Within an individual, the group of active alters will often form a complementary set which, taken together, can form a functioning whole. For example, one alter may take control when looking after children. Another may take control when studying at university. Another may only come out in times of danger to protect the group. Other alters may store the horrible memories of childhood abuse. Working together the group may be very capable and efficient, despite the burden of the memories of abuse from childhood, and in many cases DID is not discovered until the person has completed studies or started a family or career.

The third category of alter we describe as inactive alters. These alter personalities almost never take control of the body. They often describe themselves to be angels or spirit guides. Some therapists describe these alters as inner-self-helpers and their purpose appears to be one of an advisory role to the core personality and active alters. They will provide advice via inspirational images, voices, or messages transmitted within dreams. Some therapists contact the inactive alters (usually indirectly via one of the active alters) to gain advice and insight during therapy.

Multiple worlds

DID is not only a disorder of multiple personalities, it is also a disorder of multiple worlds. When active alters are not in control of the body they usually inhabit another inner world. The form of this world is varied. It might, for example, be a world of valley’s hills and waterfalls, or it might be a room with stone pillars. Active alters not in control of the body will often sit in this world and watch the events in the outside ‘real’ world. At least some alters have the capacity to imagine other inner worlds which they, and other active alters, may visit. Entry and exit from the inner world into the ‘real’ world is usually described to take place via a door or a gate.

Inactive alters are usually described to inhabit yet another world, which they will describe in terms such as the spirit world or the other side.

Changes to the brain and its activity

Several studies have shown that childhood trauma leading to the development of DID leads to changes in the brain and the way the brain operates.

Changes have been found in the structure of the brain of people with DID. Studies have shown, in both animals and humans, that early stress causes changes in the development of at least one part of the brain – the hippocampus [1]. Consistent with this, a magnetic resonance imaging (MRI) study has found both hippocampal volume and amygdalar volume to be significantly smaller (by 19.2% and 31.6%, respectively) in DID patients when compared to a healthy control group [2].

A group of researchers compared DID patients to a control group of professional actors [3]. The researchers measured the EEG of DID patients when the core personality was in control of the body and when alter personalities were in control of the body. They also measured EEG of professional actors who were asked to act as different personalities. Significant change occurred in the DID group between core and alter personality conditions. No differences in EEG were found between personalities for the actors.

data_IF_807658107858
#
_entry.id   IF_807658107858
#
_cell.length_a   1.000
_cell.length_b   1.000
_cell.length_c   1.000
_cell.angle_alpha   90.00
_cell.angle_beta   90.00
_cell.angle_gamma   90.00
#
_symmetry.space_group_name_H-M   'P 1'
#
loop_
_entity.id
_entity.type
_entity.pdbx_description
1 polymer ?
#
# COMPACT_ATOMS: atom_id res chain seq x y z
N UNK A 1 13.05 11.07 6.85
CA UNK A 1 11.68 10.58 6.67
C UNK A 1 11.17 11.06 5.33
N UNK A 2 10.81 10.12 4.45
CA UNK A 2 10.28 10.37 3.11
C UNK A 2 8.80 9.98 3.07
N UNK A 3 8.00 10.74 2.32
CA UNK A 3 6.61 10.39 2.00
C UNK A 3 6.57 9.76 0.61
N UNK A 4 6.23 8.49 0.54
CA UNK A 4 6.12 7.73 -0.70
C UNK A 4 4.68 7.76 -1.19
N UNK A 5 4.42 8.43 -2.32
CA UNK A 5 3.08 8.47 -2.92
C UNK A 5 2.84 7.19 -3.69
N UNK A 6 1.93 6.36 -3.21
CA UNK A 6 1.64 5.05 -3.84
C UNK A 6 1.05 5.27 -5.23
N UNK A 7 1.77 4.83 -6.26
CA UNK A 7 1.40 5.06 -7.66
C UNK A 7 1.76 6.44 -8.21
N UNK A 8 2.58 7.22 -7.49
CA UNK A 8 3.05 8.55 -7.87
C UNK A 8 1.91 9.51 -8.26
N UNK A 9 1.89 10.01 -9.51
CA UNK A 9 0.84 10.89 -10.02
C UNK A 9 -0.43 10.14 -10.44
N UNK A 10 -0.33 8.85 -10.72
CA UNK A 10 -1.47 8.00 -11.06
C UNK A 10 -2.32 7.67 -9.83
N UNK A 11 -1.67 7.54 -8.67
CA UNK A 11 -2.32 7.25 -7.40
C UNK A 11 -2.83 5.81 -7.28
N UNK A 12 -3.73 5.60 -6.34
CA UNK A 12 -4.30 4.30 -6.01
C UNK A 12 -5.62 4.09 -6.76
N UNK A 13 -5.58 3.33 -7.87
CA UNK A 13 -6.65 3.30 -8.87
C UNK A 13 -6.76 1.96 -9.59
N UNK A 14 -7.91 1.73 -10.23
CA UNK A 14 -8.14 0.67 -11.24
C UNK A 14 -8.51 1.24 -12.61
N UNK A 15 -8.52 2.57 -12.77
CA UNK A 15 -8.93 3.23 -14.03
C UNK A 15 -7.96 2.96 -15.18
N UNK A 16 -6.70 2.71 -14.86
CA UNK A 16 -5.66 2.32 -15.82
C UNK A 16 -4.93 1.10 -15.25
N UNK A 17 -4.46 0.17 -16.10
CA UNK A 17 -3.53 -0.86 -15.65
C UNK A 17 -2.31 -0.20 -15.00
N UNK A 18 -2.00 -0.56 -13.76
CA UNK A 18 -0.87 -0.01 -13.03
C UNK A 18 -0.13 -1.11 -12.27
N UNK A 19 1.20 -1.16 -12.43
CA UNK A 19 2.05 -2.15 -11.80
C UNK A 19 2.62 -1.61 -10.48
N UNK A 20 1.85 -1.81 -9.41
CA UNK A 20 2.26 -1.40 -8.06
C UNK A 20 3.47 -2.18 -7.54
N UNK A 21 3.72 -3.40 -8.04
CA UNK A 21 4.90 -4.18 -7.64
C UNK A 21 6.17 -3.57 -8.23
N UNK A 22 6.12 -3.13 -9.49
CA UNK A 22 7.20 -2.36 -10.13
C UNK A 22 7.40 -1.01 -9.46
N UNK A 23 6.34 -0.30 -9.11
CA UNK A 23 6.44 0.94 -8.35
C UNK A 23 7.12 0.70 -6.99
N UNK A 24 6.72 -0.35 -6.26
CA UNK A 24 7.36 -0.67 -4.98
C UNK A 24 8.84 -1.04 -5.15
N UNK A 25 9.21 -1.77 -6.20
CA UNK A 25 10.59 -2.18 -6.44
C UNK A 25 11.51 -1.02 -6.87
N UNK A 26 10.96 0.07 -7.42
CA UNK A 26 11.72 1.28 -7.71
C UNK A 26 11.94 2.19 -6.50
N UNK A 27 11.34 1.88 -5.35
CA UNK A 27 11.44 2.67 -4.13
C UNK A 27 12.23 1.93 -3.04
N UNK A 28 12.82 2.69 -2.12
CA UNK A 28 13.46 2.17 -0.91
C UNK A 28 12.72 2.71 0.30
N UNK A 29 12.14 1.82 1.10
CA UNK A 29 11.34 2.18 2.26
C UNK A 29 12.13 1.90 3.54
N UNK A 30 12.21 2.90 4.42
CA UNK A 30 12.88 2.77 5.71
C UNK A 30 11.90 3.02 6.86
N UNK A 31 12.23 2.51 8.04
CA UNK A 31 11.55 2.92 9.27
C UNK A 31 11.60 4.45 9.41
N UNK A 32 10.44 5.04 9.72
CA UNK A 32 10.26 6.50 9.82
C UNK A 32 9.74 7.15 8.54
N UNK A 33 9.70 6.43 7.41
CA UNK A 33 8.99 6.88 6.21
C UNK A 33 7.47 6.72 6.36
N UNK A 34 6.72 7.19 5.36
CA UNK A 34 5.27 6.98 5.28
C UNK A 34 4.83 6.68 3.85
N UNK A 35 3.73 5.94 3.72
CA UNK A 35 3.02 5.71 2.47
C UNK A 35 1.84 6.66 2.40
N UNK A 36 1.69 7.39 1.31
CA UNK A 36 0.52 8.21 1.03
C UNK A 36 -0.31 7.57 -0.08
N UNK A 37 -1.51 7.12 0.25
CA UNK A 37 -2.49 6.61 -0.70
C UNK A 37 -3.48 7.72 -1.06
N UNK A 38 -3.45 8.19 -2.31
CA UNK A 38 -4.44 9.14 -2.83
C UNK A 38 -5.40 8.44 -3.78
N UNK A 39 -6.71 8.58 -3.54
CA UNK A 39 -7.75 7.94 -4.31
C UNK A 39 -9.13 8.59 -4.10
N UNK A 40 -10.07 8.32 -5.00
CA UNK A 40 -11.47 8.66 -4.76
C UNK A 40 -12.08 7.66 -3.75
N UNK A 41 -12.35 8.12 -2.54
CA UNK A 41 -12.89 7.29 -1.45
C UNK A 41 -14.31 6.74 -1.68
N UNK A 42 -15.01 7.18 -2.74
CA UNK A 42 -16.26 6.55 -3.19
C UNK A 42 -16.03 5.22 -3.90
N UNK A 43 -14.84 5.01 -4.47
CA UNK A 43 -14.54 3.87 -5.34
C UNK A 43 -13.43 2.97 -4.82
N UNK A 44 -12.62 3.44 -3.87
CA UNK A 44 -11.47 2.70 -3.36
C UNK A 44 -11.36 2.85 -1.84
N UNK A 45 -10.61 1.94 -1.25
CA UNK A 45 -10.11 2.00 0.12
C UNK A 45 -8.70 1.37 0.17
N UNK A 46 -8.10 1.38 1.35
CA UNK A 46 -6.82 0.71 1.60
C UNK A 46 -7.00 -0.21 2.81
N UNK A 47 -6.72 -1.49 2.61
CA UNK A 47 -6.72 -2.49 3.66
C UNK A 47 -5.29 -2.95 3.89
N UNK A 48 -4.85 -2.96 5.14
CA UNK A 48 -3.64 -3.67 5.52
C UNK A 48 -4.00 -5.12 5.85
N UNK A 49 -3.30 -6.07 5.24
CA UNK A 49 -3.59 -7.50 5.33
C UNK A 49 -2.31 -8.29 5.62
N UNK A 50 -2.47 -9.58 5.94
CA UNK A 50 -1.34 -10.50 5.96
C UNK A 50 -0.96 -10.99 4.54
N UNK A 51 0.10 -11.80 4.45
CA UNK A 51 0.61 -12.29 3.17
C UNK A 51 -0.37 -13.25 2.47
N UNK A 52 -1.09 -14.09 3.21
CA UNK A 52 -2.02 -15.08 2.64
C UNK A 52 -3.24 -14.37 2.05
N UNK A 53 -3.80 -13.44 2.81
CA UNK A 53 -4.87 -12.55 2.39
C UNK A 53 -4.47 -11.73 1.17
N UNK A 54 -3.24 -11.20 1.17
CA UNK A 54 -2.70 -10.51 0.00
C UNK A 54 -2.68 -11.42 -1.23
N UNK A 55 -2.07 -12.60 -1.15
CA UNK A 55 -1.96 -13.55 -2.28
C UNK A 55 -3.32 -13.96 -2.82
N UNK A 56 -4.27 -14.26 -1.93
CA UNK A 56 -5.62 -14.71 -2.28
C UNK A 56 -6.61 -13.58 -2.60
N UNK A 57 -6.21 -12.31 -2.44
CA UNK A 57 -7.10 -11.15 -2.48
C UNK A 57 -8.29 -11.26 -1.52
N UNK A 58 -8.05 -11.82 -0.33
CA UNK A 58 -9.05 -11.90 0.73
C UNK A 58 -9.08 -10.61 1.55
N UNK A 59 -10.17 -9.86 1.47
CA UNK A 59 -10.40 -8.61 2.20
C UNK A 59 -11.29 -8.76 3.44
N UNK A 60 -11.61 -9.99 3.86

Examination of the cerebral blood flow of individuals with DID has provided results consistent with this EEG study. A study comparing cerebral blood flow of core personalities compared with alter personalities found that when the core personality is in control of the body a broad range of brain areas were activated, but when an alter personality was in control fewer brain areas were active [4].

  1. Meaney et al., 1988
  2. Vermetten et al., 2006
  3. Hopper et al., 2002
  4. Reinders et al., 2006

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Selected Readings

Allison, R. (1980). Minds in many pieces: The making of a very special doctor. New York: Rawson, Wade Publishers.

Allport, G. W. (1938). The Journal of Abnormal and Social Psychology: An editorial. Journal of Abnormal and Social Psychology, 33, 3-13.

American Psychiatric Association. (1980). Diagnostic and statistical manual of mental disorders (3rd ed.). Washington, DC: Author.

American Psychiatric Association. (1994). Diagnostic and statistical manual of mental disorders (4th ed.). Washington, DC: Author.

Binet, A. (1890/1977). On double consciousness. Washington, DC: University Publications of America.

Binet, A. (1896/1977). Alterations of personality. Washington, DC: University Publications of America.

Breuer, L., & Freud, S. (1983). Studies on hysteria. New York: Pelican Books. (Original work published, 1895).

Casey, J. F., & Wilson, L. (1991). The Flock. New York: Fawcett Columbine/Balantine books.

Chase, T. (1987). When rabbit howls. New York: Jove Books.

Cohen, B. M., Giller, E., & Lynn, W. (Eds). (1991). Multiple personality disorder from the inside out. Lutherville, MD: The Sidran Press.

Creno, C. (1992). Sarah’s story. The Quill, 80(4), 22-26.

Ellenberger, H. F. (1970). The Discovery of the Unconscious: The history and evolution of dynamic psychiatry. New York: Basic Books, Inc.

Elzinga, B. M., Phaf, R. H., Ardon, A. M., & van Dyck, R. (2003) Directed forgetting between, but not within, dissociative personality states. Journal of Abnormal Psychology, 112(2), 237-243.

Freud, S. (1995). The Freud reader. P. Gay (Ed.). London: Vintage. (Original work published 1915).

Hopper, A., Ciorciari, J., Johnson, G., Spensley, J., Serejew, A., & Stough, C. (2002). EEG coherence and dissociative identity disorder: Comparing EEG coherence in DID hosts, alters, controls and acted alters. Journal of Trauma & Dissociation, 3(1), 75-88.